Andrew Davis

Break the Cycle of Content Marketing Addiction: Turn Regular Content Into Extraordinary Success


“Our content marketing success is not defined by the height of our peaks…it’s defined by the depth of our valleys.” – Andrew Davis

Andrew Davis the author of “Brandscaping: Unleashing the Power of Partnerships” has such an infectious energy that it is impossible not to sit up and listen when he is speaking. Last week, I had the pleasure of sitting front and center for Andrew’s presentation at Content Marketing World. Sadly, none of the Muppets from his previous work made a cameo, but this was by far one of my favorite sessions at the content rich conference.

According to Andrew, companies need to start rethinking the way that they “do” content marketing. This means breaking the cycle of content marketing addiction that plagues many of today’s marketers.

Marketing Superstars Tell All: Measuring Content Marketing Box Office Success


“Show me the money. Show me the money!” – Jerry Maguire

In the summer of 2010, the Internet was abuzz about the upcoming movie Scott Pilgrim Vs. the World. It was based on a comic book with a rabid cult following and directed by the indie darling behind Sean of the Dead and Hot Fuzz. When the movie was released, the buzz intensified, dominating social media for its opening weekend. By almost every measurement, it was a blockbuster success. Unfortunately for the film, the one metric it missed was number of tickets sold. Scott Pilgrim was very good at generating excitement, but failed to deliver on the one metric that mattered.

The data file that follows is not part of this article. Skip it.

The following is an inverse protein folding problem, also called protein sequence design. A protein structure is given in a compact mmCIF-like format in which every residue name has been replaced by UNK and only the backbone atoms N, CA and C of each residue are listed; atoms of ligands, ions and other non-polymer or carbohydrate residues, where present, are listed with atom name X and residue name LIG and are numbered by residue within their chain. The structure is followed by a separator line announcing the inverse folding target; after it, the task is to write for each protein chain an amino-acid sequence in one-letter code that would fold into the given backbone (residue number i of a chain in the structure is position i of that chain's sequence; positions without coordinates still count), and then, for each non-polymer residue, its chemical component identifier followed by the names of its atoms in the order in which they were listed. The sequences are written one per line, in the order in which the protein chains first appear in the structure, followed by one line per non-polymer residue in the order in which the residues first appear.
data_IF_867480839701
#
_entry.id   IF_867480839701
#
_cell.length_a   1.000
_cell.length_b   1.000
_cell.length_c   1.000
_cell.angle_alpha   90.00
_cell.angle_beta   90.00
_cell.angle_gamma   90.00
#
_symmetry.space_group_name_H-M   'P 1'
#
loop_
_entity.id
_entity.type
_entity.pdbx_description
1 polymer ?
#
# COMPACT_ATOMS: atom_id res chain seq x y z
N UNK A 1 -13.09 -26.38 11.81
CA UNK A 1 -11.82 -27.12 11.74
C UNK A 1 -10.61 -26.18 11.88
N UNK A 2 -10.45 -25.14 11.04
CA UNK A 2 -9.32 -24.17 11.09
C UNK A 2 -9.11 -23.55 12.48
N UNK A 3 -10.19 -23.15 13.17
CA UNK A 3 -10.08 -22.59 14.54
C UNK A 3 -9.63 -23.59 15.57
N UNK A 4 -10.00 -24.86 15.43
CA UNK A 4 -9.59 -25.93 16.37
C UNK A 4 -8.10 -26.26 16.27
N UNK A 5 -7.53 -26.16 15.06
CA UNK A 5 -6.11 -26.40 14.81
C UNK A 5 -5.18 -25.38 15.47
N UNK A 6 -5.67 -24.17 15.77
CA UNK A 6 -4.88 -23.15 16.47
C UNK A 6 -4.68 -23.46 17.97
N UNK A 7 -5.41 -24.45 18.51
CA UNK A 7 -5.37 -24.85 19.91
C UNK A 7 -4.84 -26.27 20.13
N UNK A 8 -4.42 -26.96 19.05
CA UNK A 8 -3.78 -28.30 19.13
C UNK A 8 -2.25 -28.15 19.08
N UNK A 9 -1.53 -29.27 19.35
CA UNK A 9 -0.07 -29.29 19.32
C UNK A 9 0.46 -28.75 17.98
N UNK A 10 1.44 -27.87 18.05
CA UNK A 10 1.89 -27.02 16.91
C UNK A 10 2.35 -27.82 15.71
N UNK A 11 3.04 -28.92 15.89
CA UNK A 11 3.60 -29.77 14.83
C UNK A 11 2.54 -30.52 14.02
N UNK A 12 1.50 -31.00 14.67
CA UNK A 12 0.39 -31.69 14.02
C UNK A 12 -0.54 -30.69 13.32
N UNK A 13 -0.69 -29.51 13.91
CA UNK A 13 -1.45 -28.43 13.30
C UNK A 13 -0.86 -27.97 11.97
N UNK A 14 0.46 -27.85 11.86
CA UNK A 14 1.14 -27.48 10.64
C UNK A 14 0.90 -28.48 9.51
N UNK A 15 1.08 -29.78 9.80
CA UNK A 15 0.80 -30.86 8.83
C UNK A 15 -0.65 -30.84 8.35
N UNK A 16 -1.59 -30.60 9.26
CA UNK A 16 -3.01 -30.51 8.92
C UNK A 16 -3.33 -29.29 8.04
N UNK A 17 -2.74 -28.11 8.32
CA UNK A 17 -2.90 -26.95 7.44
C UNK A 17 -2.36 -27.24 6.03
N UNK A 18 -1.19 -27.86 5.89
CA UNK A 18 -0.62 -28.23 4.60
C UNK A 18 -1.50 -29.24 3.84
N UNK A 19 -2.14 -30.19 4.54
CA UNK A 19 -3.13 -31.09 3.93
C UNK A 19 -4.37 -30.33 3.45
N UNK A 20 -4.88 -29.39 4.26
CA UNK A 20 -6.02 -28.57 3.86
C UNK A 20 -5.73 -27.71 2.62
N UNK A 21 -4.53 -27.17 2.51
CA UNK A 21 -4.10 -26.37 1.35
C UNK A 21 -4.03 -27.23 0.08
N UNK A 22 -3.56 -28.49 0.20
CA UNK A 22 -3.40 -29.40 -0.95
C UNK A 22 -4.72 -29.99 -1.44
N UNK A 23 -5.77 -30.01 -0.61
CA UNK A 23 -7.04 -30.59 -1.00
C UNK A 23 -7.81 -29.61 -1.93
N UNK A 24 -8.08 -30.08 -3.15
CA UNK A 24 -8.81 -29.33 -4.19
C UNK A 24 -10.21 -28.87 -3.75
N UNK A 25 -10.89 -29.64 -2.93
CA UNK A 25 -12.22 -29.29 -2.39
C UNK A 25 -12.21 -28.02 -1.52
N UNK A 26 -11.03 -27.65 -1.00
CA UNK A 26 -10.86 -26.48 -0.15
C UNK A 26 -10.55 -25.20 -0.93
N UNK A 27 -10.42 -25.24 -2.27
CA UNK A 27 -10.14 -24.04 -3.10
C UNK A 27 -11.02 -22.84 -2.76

Andrew Davis Offers 5 Secrets to Bigger, Better Marketing Results with Less Content

Andrew DavisInformation Overload:

17 new web page are published every second.

2 million blog posts are published everyday.

As marketers and content producers, we are indeed, contributing to the information overload of the consumer.  Digital marketers spend a huge amount of time churning out and branding content. However, we don’t spend nearly enough time thinking of creating a content brand.

Yes, there is a difference between branded content, and a content brand. Branded content is created for a company. It typically takes a corporate-centric view of the world and hopes consumers embrace the brand.